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Alamosa is the coldest place in US

Posted: Friday, Jan 4th, 2013

Monte Vista fifth graders Eli Sparrowhawk, left, 11, and Jonah Schofield, 10, finish up a cold afternoon sledding at the new skate park in Monte Vista on Thursday. The two frequent the skate park with their skateboards in warmer weather. Courier photo by Ruth Heide

ALAMOSA — Local winter temperatures are starting the New Year off bitterly cold, following a year some termed exceptionally warm.

On Thursday afternoon, the National Weather Service (NWS) deemed Alamosa the coldest location in the union with a low of minus 33 degrees F. Some reports consider Jan. 3 the Valley’s coldest day with an average low of minus 1 degree F and high of 32 degrees F.

On Jan. 2, Alamosa also held the lowest temperatures in the country at minus 23 degrees F at 7 a.m., minus 27 degrees F at 1 p.m. and minus 30 degrees F at 7 p.m. and 1 a.m.

Today, the NWS is calling for a high of 16 and a low of minus 18 degrees F in Alamosa.

Over the past week, Boulder, Wyo., Park Rapids, Minn. and Embarrass, Minn. have rallied the Valley with temperatures hovering around minus 25 degrees F, according to NWS data. The nation’s highest temperatures are found in Florida topping 80 degrees F.

In Alamosa, the lowest recorded temperature was minus 50 degrees F in 1948, according to The Weather Channel. The highest recorded temperature was 96 degrees F in 1989.

In January 2012, the lowest temperature in Alamosa was minus 10 degrees F and the highest was 52 degrees F, according to data reports. The temperature hasn’t dropped below minus 30 degrees F in January since 2008 when it reached minus 32 degrees F, which came 20 years after the last time it dropped to minus 31 degrees F in 1988.

Although it is cold today in southern Colorado, December 2012 weather data shows higher than average temperatures common throughout the nation.

According to the National Climatic Data Center (NCDC), new daily record high temperatures outnumbered record lows 92 to one for the first 10 days of December. For the 48 contiguous states, the ratio was an incredible 132 to one since three out of the 10 low records were in Alaska and Hawaii. During the entire week of December 2-8, not a single low temperature record was tied or broken in any of the 50 states. With three weeks remaining in 2012, the cumulative ratio of heat records to cold records for 2012 had reached six to one, more than double the ratio in 2011.

The globally-averaged temperature for November 2012 marked the fifth warmest November since record keeping began in 1880, according to NWS data. November 2012 also marked the 36th consecutive November and 333rd consecutive month with a global temperature above the 20th century average.

Most areas of the world experienced higher-than-average monthly temperatures, including far eastern Russia, Australia, the central and western United States, northern Africa, and most of Europe and western Asia, according to NWS data. Meanwhile, central Asia, Alaska, much of western and central Canada, and the eastern United States were most notably cooler than average.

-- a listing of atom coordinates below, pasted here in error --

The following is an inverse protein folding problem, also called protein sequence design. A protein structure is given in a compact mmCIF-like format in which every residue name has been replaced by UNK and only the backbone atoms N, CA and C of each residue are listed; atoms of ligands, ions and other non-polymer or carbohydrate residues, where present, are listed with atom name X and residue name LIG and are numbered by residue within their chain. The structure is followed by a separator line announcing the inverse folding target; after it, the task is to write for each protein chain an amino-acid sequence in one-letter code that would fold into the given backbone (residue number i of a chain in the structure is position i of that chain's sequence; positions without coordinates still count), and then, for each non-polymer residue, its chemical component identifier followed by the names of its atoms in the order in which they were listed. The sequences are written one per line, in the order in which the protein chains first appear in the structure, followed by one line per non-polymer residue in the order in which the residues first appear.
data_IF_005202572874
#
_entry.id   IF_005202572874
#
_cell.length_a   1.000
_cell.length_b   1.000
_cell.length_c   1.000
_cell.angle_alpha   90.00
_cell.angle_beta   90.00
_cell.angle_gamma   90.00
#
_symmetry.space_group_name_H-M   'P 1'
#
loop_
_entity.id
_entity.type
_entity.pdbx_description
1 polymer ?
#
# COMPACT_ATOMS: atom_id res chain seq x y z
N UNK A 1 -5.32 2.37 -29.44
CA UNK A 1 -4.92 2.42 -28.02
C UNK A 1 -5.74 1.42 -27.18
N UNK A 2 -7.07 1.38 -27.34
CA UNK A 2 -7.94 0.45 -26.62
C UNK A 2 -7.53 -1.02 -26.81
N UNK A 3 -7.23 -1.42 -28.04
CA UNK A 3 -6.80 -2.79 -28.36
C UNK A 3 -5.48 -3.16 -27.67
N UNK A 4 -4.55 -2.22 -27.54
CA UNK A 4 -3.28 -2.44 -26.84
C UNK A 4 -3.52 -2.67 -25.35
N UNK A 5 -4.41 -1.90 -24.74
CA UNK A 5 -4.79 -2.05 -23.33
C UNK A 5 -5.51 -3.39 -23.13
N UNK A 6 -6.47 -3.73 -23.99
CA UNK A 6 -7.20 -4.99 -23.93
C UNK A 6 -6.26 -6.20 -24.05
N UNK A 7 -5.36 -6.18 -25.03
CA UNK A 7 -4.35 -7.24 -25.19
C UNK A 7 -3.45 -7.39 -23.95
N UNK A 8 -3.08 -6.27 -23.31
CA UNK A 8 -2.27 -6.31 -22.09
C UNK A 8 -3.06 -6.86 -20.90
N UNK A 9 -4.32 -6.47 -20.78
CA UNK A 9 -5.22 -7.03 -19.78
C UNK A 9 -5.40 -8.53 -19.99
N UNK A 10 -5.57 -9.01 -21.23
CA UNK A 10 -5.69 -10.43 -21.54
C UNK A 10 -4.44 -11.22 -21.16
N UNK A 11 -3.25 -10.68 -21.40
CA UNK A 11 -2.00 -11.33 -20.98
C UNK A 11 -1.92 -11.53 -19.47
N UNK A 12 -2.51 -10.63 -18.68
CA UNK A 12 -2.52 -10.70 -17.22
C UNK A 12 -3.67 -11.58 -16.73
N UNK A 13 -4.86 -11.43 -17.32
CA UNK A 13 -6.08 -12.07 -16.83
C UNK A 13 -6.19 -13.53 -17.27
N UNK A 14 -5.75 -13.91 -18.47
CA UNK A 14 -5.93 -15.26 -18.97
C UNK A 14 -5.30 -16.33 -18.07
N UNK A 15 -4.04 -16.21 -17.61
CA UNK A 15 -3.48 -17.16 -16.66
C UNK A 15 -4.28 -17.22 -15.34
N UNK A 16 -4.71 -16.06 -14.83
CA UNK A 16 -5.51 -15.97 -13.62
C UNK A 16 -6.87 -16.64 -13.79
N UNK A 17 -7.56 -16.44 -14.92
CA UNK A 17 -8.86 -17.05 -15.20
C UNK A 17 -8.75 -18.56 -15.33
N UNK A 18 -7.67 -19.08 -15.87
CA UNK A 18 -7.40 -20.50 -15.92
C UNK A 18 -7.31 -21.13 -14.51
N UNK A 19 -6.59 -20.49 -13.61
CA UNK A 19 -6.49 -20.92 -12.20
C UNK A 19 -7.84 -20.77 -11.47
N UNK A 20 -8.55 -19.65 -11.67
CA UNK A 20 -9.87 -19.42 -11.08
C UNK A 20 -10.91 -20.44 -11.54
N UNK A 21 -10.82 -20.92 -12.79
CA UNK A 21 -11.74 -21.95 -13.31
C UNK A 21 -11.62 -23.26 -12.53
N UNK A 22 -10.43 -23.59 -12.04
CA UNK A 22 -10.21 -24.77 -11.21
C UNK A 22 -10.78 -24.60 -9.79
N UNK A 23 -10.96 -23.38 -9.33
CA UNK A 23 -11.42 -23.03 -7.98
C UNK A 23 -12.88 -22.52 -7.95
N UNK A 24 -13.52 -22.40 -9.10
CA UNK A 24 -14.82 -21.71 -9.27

Alamosa’s warm season lasts from May 27 to Sept. 16 with an average daily high temperature above 72 degrees F, according to reports. The average maximum temperature in Alamosa in May 2012 was 73.3 degrees F; 86.5 degrees F in June; 83.7 degrees F in July and 83.1 degrees F in August. Data was not available for the remaining months.

The hottest day of the year in Alamosa is July 11, with an average high of 82°F and low of 48°F, according to reports. In 2012, the high on July 11 was 82 degrees F and the low was 46 degrees F.

The cold season lasts from Nov. 23 to Feb. 22 with an average daily high temperature 42 degrees F or lower, according to reports. The average maximum temperature in Alamosa in Feb. 2012 was 41.5 degrees F and the minimum 7.1 degrees. Data was not available for comparison.

Stay warm

Help protect the body from excessive heat loss:

• Wear several layers of lightweight clothing rather than one or two layers of heavy garments because the air between layers of clothing acts as insulation.

• Cover the head. As much as 50 percent of body heat is lost through the head.

• Wear mittens rather than gloves because the contact of fingers keeps hands warmer.

• Keep dry; wet clothing is 20 times less warm than dry clothing.

• Wear waterproof boots or sturdy shoes that offer maximum traction.

• Cover the ears, nose, chin and forehead because they are most susceptible to frostbite. Cover the mouth with a scarf to protect the lungs from directly inhaling extremely cold air.

• Use sunglasses to protect eyes from winter glare.

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